Before the board voted, Commissioner Don Stallions asked Sprinkle, “So, you’re good with annexation going forward without knowing about zoning?”
“Yes,” Sprinkle said.
Since zoning goes hand-in-hand with how the city will serve the land, a move to create a plan of services for the land also was stalled until a later meeting.
The annexation likely will come back to the city in its August commission meeting for second reading.
Property records show the land’s owners as of Jan. 1, 2021, were Nathan and Kathrine Schrock.
Townsend recently has seen a flurry of economic proposals including bike trails, a distillery, a Family Dollar-Dollar Tree location, a brewery and kitchen — a Mark Oldham family project — next to the IGA and rental spaces, similar to the ones discussed Tuesday.
Some of these are moving forward: Oldham scored a beer permit Tuesday night and wants to open part of that operation in the fall.
Some aren’t: The Dollar Tree project was apparently canned, according to a letter from the Townsend Cades Cove Gateway Alliance.
Leaders are keeping up with commercial development not only by hearing interested parties out in public meetings but also by tweaking codes.
For example, Tuesday saw an ordinance pass unanimously requiring site plans to “be prepared and certified by a licensed engineer, landscape architect and/or surveyor,” something that wasn’t required until now.
Alcoa City Schools has many new employees for 2021-22, but they include more than half a dozen very familiar faces — recent alumni who have returned to the district.
At Alcoa Elementary School, two of the new teachers once had Principal Monique Maples as their teacher.
“Miss Maples made me want to be a teacher,” said Abby Breeden, who started in Alcoa as a fifth grader, helped at the elementary school as community service and graduated from Alcoa High School in 2014.
She returned to student teach at AES with second grade teacher Jennifer Kelly, then taught for three years at Emerald Academy, a charter school in Knoxville, before coming to AES, where her mother works in the cafeteria.
“Alcoa is home,” Breeden said on Wednesday, July 21, as the district began three days of a staggered start to the school year, welcoming a third of the students each day.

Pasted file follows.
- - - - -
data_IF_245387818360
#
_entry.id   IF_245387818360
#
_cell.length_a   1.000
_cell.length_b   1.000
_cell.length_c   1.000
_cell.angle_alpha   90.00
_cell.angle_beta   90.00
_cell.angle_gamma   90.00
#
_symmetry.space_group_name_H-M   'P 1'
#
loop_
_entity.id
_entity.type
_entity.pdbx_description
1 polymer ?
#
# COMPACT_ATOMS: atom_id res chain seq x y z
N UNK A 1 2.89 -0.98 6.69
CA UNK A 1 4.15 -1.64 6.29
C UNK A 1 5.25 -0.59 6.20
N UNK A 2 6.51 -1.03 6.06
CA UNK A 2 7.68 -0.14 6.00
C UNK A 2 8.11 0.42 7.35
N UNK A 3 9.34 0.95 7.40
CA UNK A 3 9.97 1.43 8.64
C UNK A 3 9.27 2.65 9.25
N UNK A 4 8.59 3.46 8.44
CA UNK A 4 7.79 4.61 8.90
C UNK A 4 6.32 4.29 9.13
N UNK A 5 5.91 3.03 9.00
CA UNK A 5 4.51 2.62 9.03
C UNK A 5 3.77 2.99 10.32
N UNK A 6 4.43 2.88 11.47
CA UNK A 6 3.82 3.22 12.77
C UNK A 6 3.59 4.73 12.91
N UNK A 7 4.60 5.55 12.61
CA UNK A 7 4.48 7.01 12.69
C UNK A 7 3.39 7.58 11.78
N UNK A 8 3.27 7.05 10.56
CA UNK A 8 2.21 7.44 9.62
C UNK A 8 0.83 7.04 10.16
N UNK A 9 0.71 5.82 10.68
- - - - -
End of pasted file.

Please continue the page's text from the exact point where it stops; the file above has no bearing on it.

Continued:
She’s working to create the type of “intoxicating positivity” she experienced as a student, recalling how Maples would greet students with “Welcome to reading.”
“The environment here is crazy good,” Breeden said, focused on building children up with positivity.
Even as they were leading small groups to lunch that first day, teachers complimented the kids with comments such as, “I love how you’re walking in a straight line.”
Breeden likes to energize her students with chants and gestures, like one that tells them, “You’re incredible, like the Hulk,” as she flexes her biceps.
Students also practice positive behaviors, such as kindness and respect, in role-playing activities.
“If they love you and they’re excited, they’re going to be 100% better,” she said.
Madison Davis started at AES as a fourth grade student. After she graduated from the high school in 2016, she came back to work in the Stars extended care program for three and a half years while she was earning her degree in elementary education.
She was a student teacher at Alcoa Elementary in spring 2020 with second grade teacher Betsy James when the pandemic closed school buildings.
Davis started the 2020-21 school year as a paraprofessional at AES, in the second semester filled in for a second grade teacher on leave and worked during the summer learning camp.
Now she has a long-term placement as a first grade teacher.
She credits Maples and eighth grade teacher Morgan Hodson with inspiring her. “Their teaching style really influenced me, the way they built relationships,” Davis said.
As a paraprofessional at AES, Cori Hamlett helped with first grade reading assessments on the first day of school. “What I got the privilege to do is have the children read to me,” she said. “Working with children is a privilege.”
When Hamlett came to Alcoa in the seventh grade from Virginia, she said, “I wasn’t the best student.” Yet she felt supported and saw examples of people growing, such as teachers becoming administrators.
After graduating from AHS in 2017, she worked in retail and then the extended care Adventure Club in Maryville’s Foothills Elementary, becoming assistant director.
Not only is she back in an Alcoa classroom now as a teaching assistant, but she’s also preparing to start classes herself. Hamlett plans to take classes to be certified to teach English as a foreign language, which would allow her to teach remotely or in other countries.
Wednesday, July 21, Davis read her first graders, “First Day Jitters,” by Julie Danneberg, and took their photos with a frame that said, “First Day of First Grade.”
One boy skipping away after his picture said, “I love your class already. This is so fun.” Maybe he’ll become an Alcoa teacher.